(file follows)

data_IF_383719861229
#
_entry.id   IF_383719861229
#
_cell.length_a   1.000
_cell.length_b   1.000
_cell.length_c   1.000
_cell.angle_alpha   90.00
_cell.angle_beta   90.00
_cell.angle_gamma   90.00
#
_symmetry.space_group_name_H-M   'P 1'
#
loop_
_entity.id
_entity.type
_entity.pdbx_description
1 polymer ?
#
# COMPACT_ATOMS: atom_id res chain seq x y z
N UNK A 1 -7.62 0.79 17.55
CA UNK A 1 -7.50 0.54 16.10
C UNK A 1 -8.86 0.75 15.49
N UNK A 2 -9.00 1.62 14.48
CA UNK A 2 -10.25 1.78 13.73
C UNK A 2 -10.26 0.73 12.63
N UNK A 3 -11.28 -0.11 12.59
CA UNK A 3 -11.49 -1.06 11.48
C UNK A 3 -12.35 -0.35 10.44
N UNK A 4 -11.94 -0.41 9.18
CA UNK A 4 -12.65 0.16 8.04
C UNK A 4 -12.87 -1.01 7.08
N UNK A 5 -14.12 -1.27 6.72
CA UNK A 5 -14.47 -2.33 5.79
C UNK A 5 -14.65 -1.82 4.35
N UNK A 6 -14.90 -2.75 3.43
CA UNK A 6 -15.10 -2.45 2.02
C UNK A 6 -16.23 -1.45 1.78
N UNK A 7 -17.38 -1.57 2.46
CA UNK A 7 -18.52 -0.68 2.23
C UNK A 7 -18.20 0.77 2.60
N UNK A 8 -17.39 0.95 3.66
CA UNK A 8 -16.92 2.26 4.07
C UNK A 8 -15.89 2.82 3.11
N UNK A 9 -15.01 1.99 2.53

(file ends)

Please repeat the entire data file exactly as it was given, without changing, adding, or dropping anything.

data_IF_383719861229
#
_entry.id   IF_383719861229
#
_cell.length_a   1.000
_cell.length_b   1.000
_cell.length_c   1.000
_cell.angle_alpha   90.00
_cell.angle_beta   90.00
_cell.angle_gamma   90.00
#
_symmetry.space_group_name_H-M   'P 1'
#
loop_
_entity.id
_entity.type
_entity.pdbx_description
1 polymer ?
#
# COMPACT_ATOMS: atom_id res chain seq x y z
N UNK A 1 -7.62 0.79 17.55
CA UNK A 1 -7.50 0.54 16.10
C UNK A 1 -8.86 0.75 15.49
N UNK A 2 -9.00 1.62 14.48
CA UNK A 2 -10.25 1.78 13.73
C UNK A 2 -10.26 0.73 12.63
N UNK A 3 -11.28 -0.11 12.59
CA UNK A 3 -11.49 -1.06 11.48
C UNK A 3 -12.35 -0.35 10.44
N UNK A 4 -11.94 -0.41 9.18
CA UNK A 4 -12.65 0.16 8.04
C UNK A 4 -12.87 -1.01 7.08
N UNK A 5 -14.12 -1.27 6.72
CA UNK A 5 -14.47 -2.33 5.79
C UNK A 5 -14.65 -1.82 4.35
N UNK A 6 -14.90 -2.75 3.43
CA UNK A 6 -15.10 -2.45 2.02
C UNK A 6 -16.23 -1.45 1.78
N UNK A 7 -17.38 -1.57 2.46
CA UNK A 7 -18.52 -0.68 2.23
C UNK A 7 -18.20 0.77 2.60
N UNK A 8 -17.39 0.95 3.66
CA UNK A 8 -16.92 2.26 4.07
C UNK A 8 -15.89 2.82 3.11
N UNK A 9 -15.01 1.99 2.53